See chapters 1, 2 and 3 of “Money, Bank Credit and Economic Cycles” by Jesus Huerta de Soto for the full account.

Thus, the banking cartel created the Fed so that it could create legal counterfeit money to bail out its inherently risky fractional reserve banking. It was also handy to have the Fed around to help fund the unnecessary entrance of the U.S. in WWI.

The inflationary dislocations caused by the Fed and the War resulted in the depression of 1920, the one you never hear about (because it totally disproves the Keynesians). No Keynesian type solutions were tried and the crisis was over quickly.

Between the second quarter of 1920 to the third quarter of 1921, wholesale prices fell 44%. Factory employment and industrial production fell 30%. The Fed raised the discount rate from 4% to 7% and then back to 4%. The Harding government did basically nothing in the way of so called Keynesian stimulus. Harding specifically and intentionally did nothing to interfere with falling wages and prices. Further, Federal spending declined from $6.3 billion in 1920 to $5 billion in 1921 and $3.3 billion in 1922. Tax rates, meanwhile, were slashed—for every income group. And over the course of the 1920s, the national debt was reduced by one third. The crisis was over quickly. Thomas Woods has an interesting article and excellent video on this topic.

The 1920 depression demonstrates that even after a horrible inflationary dislocation caused by the Fed, prices and wages can and do readjust fairly quickly without the need of government interference.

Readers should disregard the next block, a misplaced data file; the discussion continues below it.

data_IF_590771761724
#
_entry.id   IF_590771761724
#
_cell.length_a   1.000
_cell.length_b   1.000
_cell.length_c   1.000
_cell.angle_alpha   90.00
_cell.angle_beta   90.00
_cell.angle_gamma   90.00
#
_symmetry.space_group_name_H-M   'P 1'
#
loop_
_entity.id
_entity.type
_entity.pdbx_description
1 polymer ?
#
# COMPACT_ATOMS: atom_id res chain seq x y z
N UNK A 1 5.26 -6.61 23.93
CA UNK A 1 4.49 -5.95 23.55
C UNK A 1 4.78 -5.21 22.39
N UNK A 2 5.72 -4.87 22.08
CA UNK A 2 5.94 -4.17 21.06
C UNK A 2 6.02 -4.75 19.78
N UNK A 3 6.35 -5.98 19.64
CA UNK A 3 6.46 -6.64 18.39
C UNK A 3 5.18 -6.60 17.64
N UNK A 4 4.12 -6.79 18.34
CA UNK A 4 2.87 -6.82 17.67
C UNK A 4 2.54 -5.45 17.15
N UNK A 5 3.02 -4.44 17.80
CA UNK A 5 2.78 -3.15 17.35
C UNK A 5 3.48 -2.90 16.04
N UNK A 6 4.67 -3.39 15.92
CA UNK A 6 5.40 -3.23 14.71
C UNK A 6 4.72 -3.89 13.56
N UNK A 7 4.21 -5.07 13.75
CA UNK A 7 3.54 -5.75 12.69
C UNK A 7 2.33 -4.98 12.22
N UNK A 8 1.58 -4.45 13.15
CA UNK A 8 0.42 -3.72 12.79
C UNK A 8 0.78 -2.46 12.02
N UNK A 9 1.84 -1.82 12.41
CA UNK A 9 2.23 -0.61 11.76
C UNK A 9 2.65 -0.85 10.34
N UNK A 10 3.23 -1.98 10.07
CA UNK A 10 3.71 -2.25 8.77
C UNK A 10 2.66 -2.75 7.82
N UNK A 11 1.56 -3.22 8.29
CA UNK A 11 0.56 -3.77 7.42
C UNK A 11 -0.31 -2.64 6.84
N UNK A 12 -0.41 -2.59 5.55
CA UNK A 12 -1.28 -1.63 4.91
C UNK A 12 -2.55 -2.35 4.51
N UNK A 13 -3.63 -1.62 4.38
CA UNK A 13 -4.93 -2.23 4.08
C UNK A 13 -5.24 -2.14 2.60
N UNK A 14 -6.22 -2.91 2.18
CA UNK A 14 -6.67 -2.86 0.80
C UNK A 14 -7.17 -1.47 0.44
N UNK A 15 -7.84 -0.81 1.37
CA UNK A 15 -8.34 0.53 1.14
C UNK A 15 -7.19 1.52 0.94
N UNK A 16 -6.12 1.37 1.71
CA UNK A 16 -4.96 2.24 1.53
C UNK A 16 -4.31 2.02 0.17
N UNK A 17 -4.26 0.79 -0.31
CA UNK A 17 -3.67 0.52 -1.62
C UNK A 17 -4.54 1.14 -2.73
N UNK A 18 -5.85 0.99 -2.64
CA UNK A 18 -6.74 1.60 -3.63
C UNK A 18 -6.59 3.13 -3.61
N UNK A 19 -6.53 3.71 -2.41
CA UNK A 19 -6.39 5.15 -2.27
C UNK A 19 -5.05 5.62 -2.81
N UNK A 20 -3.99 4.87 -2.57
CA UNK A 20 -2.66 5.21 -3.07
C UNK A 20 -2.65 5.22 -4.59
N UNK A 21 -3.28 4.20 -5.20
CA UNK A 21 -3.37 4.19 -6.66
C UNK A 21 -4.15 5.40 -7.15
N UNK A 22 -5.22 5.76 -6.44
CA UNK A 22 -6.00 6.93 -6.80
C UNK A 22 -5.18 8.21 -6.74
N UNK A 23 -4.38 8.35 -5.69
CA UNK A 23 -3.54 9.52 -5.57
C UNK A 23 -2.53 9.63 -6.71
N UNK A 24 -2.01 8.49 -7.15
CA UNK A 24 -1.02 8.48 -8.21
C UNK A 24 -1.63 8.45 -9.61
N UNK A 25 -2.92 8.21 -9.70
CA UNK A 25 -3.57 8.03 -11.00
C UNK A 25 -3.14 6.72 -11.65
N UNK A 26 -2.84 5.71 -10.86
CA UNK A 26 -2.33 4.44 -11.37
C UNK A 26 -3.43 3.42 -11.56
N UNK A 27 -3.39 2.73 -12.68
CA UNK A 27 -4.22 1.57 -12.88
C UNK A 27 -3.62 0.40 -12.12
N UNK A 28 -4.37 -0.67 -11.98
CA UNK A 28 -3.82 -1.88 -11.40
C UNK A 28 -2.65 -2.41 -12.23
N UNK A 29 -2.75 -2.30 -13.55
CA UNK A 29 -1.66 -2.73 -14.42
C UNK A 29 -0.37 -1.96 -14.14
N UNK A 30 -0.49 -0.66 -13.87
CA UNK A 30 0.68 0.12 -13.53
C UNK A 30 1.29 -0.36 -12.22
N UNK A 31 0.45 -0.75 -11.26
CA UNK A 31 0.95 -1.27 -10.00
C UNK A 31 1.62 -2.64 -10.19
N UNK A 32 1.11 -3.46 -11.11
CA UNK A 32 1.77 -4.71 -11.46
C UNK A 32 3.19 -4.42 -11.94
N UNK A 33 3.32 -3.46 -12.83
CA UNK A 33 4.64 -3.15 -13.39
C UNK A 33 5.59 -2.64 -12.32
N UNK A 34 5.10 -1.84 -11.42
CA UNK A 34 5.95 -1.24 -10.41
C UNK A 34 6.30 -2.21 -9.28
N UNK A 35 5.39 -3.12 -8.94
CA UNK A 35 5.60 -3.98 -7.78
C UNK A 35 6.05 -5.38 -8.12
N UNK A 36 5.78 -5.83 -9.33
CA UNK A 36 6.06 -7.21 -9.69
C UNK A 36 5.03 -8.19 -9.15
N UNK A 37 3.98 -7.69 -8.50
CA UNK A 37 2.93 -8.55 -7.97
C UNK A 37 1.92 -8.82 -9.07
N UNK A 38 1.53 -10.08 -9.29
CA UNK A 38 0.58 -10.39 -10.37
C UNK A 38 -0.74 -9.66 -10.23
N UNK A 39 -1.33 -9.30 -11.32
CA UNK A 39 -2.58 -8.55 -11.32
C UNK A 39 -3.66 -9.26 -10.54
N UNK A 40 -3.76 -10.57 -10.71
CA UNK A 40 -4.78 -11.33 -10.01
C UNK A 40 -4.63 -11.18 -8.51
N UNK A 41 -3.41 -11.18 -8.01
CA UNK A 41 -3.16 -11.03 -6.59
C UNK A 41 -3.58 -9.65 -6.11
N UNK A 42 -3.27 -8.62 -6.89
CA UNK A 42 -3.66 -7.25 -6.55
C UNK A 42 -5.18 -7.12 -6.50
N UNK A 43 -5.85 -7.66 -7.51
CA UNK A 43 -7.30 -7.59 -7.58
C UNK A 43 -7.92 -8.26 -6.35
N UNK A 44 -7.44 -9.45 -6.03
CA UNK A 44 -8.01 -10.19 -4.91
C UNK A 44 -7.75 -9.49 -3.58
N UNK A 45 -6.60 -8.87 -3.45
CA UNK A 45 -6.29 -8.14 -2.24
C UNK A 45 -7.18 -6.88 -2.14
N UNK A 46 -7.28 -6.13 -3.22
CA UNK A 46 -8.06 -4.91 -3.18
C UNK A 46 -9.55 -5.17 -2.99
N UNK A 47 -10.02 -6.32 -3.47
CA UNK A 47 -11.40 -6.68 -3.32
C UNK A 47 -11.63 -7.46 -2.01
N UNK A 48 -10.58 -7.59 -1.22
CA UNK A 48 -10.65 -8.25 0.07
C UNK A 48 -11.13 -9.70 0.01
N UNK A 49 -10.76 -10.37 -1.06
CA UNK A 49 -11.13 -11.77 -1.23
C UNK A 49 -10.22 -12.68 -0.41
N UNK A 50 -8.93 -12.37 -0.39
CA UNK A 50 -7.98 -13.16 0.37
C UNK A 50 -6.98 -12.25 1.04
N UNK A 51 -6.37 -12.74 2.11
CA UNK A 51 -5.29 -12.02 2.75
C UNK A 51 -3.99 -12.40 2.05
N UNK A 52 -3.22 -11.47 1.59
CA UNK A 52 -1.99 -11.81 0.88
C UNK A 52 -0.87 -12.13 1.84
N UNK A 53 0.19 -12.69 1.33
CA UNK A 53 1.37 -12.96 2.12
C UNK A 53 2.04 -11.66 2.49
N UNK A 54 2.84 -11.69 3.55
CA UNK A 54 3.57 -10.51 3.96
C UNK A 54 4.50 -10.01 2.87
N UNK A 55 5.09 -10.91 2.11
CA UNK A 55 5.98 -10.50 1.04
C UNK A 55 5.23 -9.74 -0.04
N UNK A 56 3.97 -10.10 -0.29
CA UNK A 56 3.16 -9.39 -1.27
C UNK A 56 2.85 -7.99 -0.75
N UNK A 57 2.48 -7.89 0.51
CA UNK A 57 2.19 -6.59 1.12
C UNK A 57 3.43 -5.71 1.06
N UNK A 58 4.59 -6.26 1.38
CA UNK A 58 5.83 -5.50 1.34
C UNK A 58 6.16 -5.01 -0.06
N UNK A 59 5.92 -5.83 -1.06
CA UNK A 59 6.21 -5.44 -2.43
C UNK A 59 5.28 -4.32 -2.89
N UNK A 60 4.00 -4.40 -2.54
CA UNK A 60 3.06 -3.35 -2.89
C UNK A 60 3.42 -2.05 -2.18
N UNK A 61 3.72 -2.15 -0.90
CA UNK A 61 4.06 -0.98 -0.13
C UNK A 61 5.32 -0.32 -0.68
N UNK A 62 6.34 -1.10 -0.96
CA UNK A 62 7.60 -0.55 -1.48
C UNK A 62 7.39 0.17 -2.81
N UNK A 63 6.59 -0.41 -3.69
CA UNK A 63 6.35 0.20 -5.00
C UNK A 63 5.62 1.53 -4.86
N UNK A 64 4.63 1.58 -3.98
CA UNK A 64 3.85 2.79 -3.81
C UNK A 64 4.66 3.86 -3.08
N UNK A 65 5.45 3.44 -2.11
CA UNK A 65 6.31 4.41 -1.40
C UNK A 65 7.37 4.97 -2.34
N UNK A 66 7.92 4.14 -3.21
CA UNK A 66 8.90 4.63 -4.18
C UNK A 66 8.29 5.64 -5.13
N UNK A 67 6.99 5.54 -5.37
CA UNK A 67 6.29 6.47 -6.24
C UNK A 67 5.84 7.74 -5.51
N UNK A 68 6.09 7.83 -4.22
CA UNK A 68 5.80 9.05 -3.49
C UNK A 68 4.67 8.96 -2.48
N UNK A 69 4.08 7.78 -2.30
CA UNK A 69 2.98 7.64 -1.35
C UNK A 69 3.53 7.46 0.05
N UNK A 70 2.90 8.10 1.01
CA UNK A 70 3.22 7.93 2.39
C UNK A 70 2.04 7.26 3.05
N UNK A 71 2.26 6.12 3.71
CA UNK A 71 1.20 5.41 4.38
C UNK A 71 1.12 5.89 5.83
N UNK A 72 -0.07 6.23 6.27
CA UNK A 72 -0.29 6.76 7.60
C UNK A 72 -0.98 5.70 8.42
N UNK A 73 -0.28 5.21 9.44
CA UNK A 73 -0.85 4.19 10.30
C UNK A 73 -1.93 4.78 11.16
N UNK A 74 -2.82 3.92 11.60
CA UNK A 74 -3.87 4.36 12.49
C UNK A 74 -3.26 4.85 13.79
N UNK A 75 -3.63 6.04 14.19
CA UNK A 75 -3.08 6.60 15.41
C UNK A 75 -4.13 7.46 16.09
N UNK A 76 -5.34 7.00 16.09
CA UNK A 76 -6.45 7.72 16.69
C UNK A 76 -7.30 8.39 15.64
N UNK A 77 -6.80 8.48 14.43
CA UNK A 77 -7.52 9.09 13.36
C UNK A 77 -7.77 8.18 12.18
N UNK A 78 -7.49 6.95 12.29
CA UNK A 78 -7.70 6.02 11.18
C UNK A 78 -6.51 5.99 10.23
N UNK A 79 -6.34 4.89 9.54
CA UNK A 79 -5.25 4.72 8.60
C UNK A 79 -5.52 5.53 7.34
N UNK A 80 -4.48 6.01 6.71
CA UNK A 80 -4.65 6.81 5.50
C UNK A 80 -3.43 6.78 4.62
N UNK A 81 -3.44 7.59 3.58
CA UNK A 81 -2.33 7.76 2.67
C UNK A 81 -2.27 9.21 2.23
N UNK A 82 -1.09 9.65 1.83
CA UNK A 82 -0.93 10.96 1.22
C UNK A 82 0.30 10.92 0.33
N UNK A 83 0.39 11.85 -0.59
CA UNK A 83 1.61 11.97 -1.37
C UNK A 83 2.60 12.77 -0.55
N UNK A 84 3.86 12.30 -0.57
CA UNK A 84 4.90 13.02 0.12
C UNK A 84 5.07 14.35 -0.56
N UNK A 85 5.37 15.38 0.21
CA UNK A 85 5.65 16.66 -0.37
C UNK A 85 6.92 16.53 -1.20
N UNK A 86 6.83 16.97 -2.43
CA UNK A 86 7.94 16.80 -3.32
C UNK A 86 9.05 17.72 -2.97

The Fed then increased the money supply by 2/3, causing the 1929 crash.

Hoover wasn’t a Hooverite. Hoover behaved as a textbook Keynesian after the stock-market crash. He immediately cut income tax rates by one percentage point (applicable to the 1929 tax year) and began ratcheting up federal spending, increasing it 42 percent from fiscal year (FY) 1930 to FY 1932. In 1931, the New York fed had lowered interest rates to 1.5 %.

Look at his last two budgets. In 1932, receipts were $1.9 billion and expenditures were $4.7 billion. In 1933, receipts were $2 billion and expenditures were $2.6 billion. He urged business to keep wages high which helped cause the unprecedented unemployment.

Hoover then decided to raise tax rates. Check the historical tax rates here. Note how the rates rise to ridiculous levels starting in 1932 under Hoover and keep going up. No wonder the depression lasted until FDR died and Congress slashed spending by 2/3 after WW II.